Scores of members of Russia’s business and political elite have been given early access to an experimental vaccine against Covid-19, according to people familiar with the effort, as the country races to be among the first to develop an inoculation.
Top executives at companies including aluminum giant United Co. Rusal, as well as billionaire tycoons and government officials began getting shots developed by the state-run Gamaleya Institute in Moscow as early as April, the people said. They declined to be identified as the information isn’t public.
The Gamaleya vaccine financed by the state-run Russian Direct Investment Fund and backed by the military, last week completed a phase 1 trial involving Russian military personnel. The institute hasn’t published results for the study, which involved about 40 people, but has begun the next stage of trials with a larger group.
Gamaleya’s press office couldn’t be reached by phone Sunday. Kremlin spokesman Dmitry Peskov didn’t respond to a text message asking whether President Vladimir Putin or others in his administration have had the shots. A government spokesman couldn’t immediately comment.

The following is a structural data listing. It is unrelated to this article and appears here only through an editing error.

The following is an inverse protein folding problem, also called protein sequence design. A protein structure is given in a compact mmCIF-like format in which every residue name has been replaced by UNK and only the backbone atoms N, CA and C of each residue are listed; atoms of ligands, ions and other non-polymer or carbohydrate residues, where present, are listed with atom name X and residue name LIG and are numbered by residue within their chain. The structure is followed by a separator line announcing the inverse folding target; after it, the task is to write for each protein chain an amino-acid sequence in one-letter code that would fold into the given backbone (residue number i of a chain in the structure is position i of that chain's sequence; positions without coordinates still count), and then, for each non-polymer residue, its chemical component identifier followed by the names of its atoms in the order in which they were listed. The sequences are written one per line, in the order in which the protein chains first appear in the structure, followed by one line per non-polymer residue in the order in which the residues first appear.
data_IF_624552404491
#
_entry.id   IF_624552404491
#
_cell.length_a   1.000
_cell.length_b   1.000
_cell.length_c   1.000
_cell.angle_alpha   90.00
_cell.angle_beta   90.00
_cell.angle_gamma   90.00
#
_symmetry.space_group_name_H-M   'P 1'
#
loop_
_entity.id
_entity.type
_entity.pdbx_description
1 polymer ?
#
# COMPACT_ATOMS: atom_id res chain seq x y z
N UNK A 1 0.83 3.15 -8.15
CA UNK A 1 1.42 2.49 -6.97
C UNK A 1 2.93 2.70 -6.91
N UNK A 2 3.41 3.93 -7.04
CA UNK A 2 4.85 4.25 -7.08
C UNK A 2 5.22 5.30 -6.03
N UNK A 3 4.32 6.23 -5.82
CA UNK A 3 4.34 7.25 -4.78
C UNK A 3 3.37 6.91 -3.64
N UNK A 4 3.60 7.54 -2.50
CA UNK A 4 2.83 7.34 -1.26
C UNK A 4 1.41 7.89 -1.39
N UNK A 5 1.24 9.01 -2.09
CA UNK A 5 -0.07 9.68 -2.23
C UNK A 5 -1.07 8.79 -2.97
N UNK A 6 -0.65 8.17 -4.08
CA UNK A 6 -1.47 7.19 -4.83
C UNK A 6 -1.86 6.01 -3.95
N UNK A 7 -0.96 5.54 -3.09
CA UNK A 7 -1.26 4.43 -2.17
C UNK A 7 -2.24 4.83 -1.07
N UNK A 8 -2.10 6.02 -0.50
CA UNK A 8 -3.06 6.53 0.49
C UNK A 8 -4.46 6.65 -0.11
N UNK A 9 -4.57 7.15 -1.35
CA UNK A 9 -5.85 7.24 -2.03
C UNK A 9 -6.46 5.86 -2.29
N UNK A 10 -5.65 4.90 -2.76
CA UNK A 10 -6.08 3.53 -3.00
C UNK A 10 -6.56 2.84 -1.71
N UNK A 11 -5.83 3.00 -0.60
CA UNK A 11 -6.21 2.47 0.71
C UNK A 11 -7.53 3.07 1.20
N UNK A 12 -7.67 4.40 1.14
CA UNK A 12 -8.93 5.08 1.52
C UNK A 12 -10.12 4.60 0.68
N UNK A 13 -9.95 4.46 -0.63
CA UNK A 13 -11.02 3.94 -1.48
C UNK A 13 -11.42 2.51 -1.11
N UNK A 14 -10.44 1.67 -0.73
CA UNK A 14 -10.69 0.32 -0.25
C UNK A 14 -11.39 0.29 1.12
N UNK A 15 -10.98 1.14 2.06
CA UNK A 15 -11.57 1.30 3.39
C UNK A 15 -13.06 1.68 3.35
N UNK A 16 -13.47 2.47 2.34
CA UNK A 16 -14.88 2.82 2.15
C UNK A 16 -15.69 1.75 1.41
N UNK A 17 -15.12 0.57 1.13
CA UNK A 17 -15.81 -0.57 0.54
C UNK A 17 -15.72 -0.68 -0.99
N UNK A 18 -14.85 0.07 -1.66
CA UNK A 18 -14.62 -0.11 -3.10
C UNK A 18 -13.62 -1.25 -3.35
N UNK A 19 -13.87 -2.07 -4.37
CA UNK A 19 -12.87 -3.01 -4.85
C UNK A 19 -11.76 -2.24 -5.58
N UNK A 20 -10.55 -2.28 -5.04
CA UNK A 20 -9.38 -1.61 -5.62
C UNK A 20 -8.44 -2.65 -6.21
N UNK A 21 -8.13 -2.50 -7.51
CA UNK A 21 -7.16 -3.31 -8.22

Russia has reported more than 750,000 cases of Covid-19, the fourth-largest total in the world, and Gamaleya’s program is on a faster track than many rivals in the West. RDIF chief Kirill Dmitriev said last week phase 3 trials will start Aug. 3 and include thousands of people in Russia, Saudi Arabia and the United Arab Emirates, with the vaccine distributed nationally as early as September. Western researchers typically run phase 3 trials for months to better understand safety and effectiveness.